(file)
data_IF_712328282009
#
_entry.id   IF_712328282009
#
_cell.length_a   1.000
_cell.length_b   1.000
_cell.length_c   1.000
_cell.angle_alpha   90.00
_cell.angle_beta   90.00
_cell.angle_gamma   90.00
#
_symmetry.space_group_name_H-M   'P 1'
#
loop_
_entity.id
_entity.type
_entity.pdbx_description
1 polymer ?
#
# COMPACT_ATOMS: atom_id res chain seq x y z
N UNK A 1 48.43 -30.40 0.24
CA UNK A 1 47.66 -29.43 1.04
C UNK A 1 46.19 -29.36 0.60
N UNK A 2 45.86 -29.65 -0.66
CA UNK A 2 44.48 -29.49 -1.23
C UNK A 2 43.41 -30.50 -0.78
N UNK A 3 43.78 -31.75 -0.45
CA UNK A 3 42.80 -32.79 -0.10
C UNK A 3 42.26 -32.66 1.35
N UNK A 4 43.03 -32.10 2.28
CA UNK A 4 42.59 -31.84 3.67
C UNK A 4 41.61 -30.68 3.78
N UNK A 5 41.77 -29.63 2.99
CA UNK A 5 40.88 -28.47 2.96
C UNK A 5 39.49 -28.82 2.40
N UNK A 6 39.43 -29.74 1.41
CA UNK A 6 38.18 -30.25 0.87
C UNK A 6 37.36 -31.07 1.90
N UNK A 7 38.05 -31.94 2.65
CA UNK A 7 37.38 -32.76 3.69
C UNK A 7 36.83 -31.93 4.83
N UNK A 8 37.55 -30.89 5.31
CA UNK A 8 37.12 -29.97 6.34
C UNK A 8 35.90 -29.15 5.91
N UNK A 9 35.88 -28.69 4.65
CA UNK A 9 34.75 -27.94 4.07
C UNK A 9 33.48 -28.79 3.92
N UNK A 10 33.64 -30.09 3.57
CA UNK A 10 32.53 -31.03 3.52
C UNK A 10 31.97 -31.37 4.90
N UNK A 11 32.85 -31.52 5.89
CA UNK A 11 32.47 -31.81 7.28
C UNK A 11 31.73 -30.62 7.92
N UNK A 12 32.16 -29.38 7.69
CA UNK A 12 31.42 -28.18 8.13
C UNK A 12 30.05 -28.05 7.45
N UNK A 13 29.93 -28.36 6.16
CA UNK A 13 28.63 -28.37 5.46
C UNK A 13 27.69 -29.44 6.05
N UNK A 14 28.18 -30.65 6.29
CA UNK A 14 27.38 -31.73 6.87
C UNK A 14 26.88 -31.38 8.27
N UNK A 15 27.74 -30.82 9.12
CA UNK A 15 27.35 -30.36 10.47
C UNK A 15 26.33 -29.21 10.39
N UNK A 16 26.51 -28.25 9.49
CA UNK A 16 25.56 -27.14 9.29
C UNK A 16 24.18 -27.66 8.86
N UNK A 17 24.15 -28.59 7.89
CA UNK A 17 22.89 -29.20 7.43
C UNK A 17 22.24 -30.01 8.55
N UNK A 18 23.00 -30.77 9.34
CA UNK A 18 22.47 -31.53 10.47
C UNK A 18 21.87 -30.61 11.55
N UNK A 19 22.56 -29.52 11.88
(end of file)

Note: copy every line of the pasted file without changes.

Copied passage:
data_IF_712328282009
#
_entry.id   IF_712328282009
#
_cell.length_a   1.000
_cell.length_b   1.000
_cell.length_c   1.000
_cell.angle_alpha   90.00
_cell.angle_beta   90.00
_cell.angle_gamma   90.00
#
_symmetry.space_group_name_H-M   'P 1'
#
loop_
_entity.id
_entity.type
_entity.pdbx_description
1 polymer ?
#
# COMPACT_ATOMS: atom_id res chain seq x y z
N UNK A 1 48.43 -30.40 0.24
CA UNK A 1 47.66 -29.43 1.04
C UNK A 1 46.19 -29.36 0.60
N UNK A 2 45.86 -29.65 -0.66
CA UNK A 2 44.48 -29.49 -1.23
C UNK A 2 43.41 -30.50 -0.78
N UNK A 3 43.78 -31.75 -0.45
CA UNK A 3 42.80 -32.79 -0.10
C UNK A 3 42.26 -32.66 1.35
N UNK A 4 43.03 -32.10 2.28
CA UNK A 4 42.59 -31.84 3.67
C UNK A 4 41.61 -30.68 3.78
N UNK A 5 41.77 -29.63 2.99
CA UNK A 5 40.88 -28.47 2.96
C UNK A 5 39.49 -28.82 2.40
N UNK A 6 39.43 -29.74 1.41
CA UNK A 6 38.18 -30.25 0.87
C UNK A 6 37.36 -31.07 1.90
N UNK A 7 38.05 -31.94 2.65
CA UNK A 7 37.38 -32.76 3.69
C UNK A 7 36.83 -31.93 4.83
N UNK A 8 37.55 -30.89 5.31
CA UNK A 8 37.12 -29.97 6.34
C UNK A 8 35.90 -29.15 5.91
N UNK A 9 35.88 -28.69 4.65
CA UNK A 9 34.75 -27.94 4.07
C UNK A 9 33.48 -28.79 3.92
N UNK A 10 33.64 -30.09 3.57
CA UNK A 10 32.53 -31.03 3.52
C UNK A 10 31.97 -31.37 4.90
N UNK A 11 32.85 -31.52 5.89
CA UNK A 11 32.47 -31.81 7.28
C UNK A 11 31.73 -30.62 7.92
N UNK A 12 32.16 -29.38 7.69
CA UNK A 12 31.42 -28.18 8.13
C UNK A 12 30.05 -28.05 7.45
N UNK A 13 29.93 -28.36 6.16
CA UNK A 13 28.63 -28.37 5.46
C UNK A 13 27.69 -29.44 6.05
N UNK A 14 28.18 -30.65 6.29
CA UNK A 14 27.38 -31.73 6.87
C UNK A 14 26.88 -31.38 8.27
N UNK A 15 27.74 -30.82 9.12
CA UNK A 15 27.35 -30.36 10.47
C UNK A 15 26.33 -29.21 10.39
N UNK A 16 26.51 -28.25 9.49
CA UNK A 16 25.56 -27.14 9.29
C UNK A 16 24.18 -27.66 8.86
N UNK A 17 24.15 -28.59 7.89
CA UNK A 17 22.89 -29.20 7.43
C UNK A 17 22.24 -30.01 8.55
N UNK A 18 23.00 -30.77 9.34
CA UNK A 18 22.47 -31.53 10.47
C UNK A 18 21.87 -30.61 11.55
N UNK A 19 22.56 -29.52 11.88